The BJP soon panicked at the consequences of its policy of responsibility without power, as the JD embarked on a vigorous programme of social justice and secularism that threatened to alienate its core upper-caste constituencies. The Congress, waiting in the wings, induced a disgruntled faction from the JD to pull out with an assurance of external support. That plan, implemented by Chandra Shekhar – the perennially dissenting Thakur from Ballia — did not run aground quite so disastrously as Charan Singh’s, since this government actually did face parliament. But its lifespan was not very much longer.


The next phase when TF politics gained a certain relevance came after another full term of Congress misrule. The signals though were getting increasingly ominous. The JD no longer had very great credibility as a receptacle that could draw and adequately host growing anti-Congress sentiment. Of the 196 seats the party contested in 1996, it won a mere 46, down by close to a hundred from its record tally of 1989. And the signals from the right-wing of Indian politics were unmistakable: from 85 seats in 1989 and 121 in 1991, the BJP had grown to 161 seats.


This held out the definitive assurance that the political centre of gravity in a context of Congress failure, was more likely to shift rightwards than towards left and regional forces. TF politics was salvaged in the context though, by the impressive performance of regional components, notably in Tamil Nadu. Yet the constitution of the government in 1996 was a curiosity in parliamentary history: a ruling bloc of around 125 was kept afloat in a house of 543 by the external sustenance of a 140 member Congress and a 53 member left alliance. It was an arrangement liable to continual turbulence on account  of real and imagined slights to the Congress’ vital interests, including the hallowed memories of its reigning dynasty.


Unsurprisingly, the BJP was the principal gainer from the collapse of this particular phase of TF politics. The JD splintered yet again, keeping alive one of the most dependable stories of Indian political competition inherited from the early phase of home-grown “socialism”. Several among the regional components of the TF in evident reaction to this peculiar pathology of Hindi belt politics – with a briefly lived extension in Orissa — began to find a preferable alternative in the BJP. Association with a party of such markedly chauvinist inclinations was for several of them, a risk that could be surmounted. Continuing dependence on the quirky inheritors of the “socialist party” label was a hazard for their political relevance at the national level. An association with the BJP held fewer risks for regional formations that did not see the Hindutva party as a direct competitor in home turfs. The Muslim vote with its varying impact across India’s political topography could be appeased with the affable and relatively sober visage of an Atal Behari Vajpayee at the BJP’s helm.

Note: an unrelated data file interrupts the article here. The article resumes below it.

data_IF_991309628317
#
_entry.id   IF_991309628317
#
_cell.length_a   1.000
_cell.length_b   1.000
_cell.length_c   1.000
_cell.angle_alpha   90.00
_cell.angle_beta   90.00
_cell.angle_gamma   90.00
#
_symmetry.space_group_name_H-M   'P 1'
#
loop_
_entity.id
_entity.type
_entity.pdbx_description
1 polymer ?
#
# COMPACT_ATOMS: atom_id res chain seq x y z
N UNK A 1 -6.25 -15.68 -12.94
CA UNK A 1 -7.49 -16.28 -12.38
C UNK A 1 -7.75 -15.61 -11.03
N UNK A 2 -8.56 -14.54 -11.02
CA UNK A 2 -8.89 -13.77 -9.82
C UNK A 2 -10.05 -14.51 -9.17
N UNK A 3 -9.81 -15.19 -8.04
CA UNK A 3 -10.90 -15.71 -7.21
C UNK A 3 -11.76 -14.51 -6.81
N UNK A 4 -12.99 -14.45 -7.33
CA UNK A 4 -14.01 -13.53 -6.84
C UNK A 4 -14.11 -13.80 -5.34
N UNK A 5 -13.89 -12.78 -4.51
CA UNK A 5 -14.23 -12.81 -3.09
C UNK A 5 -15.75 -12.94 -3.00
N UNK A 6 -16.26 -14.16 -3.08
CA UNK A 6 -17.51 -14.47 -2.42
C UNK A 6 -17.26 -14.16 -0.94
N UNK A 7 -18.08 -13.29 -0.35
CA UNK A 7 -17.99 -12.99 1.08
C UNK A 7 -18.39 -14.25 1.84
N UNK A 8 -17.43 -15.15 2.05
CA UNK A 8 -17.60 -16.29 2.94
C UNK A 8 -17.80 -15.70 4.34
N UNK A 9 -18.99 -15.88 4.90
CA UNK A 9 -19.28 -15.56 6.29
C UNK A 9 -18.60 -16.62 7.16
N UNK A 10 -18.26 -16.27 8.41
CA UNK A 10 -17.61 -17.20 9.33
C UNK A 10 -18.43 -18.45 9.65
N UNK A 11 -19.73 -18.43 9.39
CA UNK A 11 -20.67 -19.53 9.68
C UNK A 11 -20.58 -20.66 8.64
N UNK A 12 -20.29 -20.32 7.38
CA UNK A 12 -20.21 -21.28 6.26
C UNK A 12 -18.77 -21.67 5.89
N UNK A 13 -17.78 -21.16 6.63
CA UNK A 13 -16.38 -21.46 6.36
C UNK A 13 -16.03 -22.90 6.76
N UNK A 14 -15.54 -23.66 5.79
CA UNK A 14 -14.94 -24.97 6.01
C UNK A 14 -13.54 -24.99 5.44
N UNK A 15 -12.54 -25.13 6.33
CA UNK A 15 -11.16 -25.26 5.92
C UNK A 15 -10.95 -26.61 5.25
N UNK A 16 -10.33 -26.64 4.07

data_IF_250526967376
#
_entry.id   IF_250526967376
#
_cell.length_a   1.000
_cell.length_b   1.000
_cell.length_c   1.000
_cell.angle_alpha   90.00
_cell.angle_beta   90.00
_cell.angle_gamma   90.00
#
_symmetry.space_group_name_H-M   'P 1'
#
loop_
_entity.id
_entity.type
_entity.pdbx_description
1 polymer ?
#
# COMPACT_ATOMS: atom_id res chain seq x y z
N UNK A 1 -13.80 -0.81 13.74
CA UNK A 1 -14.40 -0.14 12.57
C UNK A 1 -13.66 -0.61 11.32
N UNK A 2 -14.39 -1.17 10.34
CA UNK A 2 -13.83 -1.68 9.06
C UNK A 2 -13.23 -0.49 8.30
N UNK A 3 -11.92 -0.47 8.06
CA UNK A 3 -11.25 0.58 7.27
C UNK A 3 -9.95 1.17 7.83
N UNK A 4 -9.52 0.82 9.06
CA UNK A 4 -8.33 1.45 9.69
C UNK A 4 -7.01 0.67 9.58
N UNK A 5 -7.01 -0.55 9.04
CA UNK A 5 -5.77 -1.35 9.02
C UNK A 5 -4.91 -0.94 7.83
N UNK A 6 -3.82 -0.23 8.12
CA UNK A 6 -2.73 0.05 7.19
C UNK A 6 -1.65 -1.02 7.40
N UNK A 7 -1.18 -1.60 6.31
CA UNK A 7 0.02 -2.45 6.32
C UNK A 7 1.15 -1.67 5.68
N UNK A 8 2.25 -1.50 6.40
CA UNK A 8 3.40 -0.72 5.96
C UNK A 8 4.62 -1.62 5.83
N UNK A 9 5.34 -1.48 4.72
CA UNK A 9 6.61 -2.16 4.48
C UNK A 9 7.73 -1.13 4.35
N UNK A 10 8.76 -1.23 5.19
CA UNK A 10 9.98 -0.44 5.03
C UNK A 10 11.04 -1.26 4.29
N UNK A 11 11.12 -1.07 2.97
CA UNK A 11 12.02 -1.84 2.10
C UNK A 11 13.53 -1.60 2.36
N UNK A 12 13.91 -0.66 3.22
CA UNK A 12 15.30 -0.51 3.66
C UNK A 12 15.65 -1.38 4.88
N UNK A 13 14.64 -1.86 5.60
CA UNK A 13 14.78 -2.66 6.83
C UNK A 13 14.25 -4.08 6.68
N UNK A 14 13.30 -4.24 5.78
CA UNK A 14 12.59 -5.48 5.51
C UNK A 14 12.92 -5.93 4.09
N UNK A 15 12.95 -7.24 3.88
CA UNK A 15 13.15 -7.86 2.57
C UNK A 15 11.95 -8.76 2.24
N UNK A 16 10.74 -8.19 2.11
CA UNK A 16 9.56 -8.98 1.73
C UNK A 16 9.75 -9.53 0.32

The Gujarat riots of 2002 were a rather difficult pill to swallow for many among the BJP’s partners, who nonetheless kept faith with their ally in the expectation that the Vajpayee strain of moderation would continue under his putative successor Lal Krishna Advani. Meanwhile, with several among the JD fragments being in intimate association with the BJP, the only option for those who had no place else to go, was the Congress. Today, there are at least six fragments of the JD that have a presence on the national political radar. They all operate with conspicuous disregard for principle and a sharp eye out for their main chance. The BJD in Orissa parted ways with the BJP just ahead of the 2009 general elections, having discovered the Gujarat riots and the violence against Dalit Christians in Orissa’s tribal districts after a convenient time lag. Laloo Prasad’s RJD persists in its alliance with the Congress since it is now in an existential crisis and a poor performance in 2014 could lead to rapid extinction. The SP in U.P., bolstered by a handsome win in the 2012 assembly elections but hamstrung since then by a record of nepotism, corruption and maladministration, needs to maintain equidistance from both the Congress and the BJP to sustain its political identity, but clearly has little use for an alliance prior to the elections that could limit its choices in its aftermath. The JD(U) in Bihar has parted ways with the BJP in high dudgeon at Narendra Modi’s anointment as prime ministerial candidate, but cannot quite make common cause with the Congress because that option has been pre-empted by the RJD, its mortal enemy within the local milieu. The LJP has rushed in eagerly to fill the breach created by the JD(U) withdrawal. And alone among this fractious crew, former Prime Minister H.D. Deve Gowda’s JD(S) in Karnataka, twice disappointed in love, has decided to steer a course clear of both the


BJP and the Congress, leaving TF politics as his sole realistic option.


TF politics has a prospect of success only when it has a central skeletal structure around which diverse other parties from India’s vastly variegated political landscape could adhere. Parties of the left have staked much valuable political capital in sponsoring this variety of politics, with meagre reward and little success in fostering a sense of enduring mass loyalty towards the principles involved. Prospects in their main arenas of Kerala and West Bengal remain uncertain and long established constituencies in other states have been rapidly shrinking under the compelling pulls of identity based politics. India’s stockmarkets are betting heavily on a Narendra Modi win in the sixteenth Lok Sabha elections. Perhaps the safer bet would be on the left parties emerging as the main losers from this latest and rather quixotic effort to restore to relevance an idea whose time has clearly passed.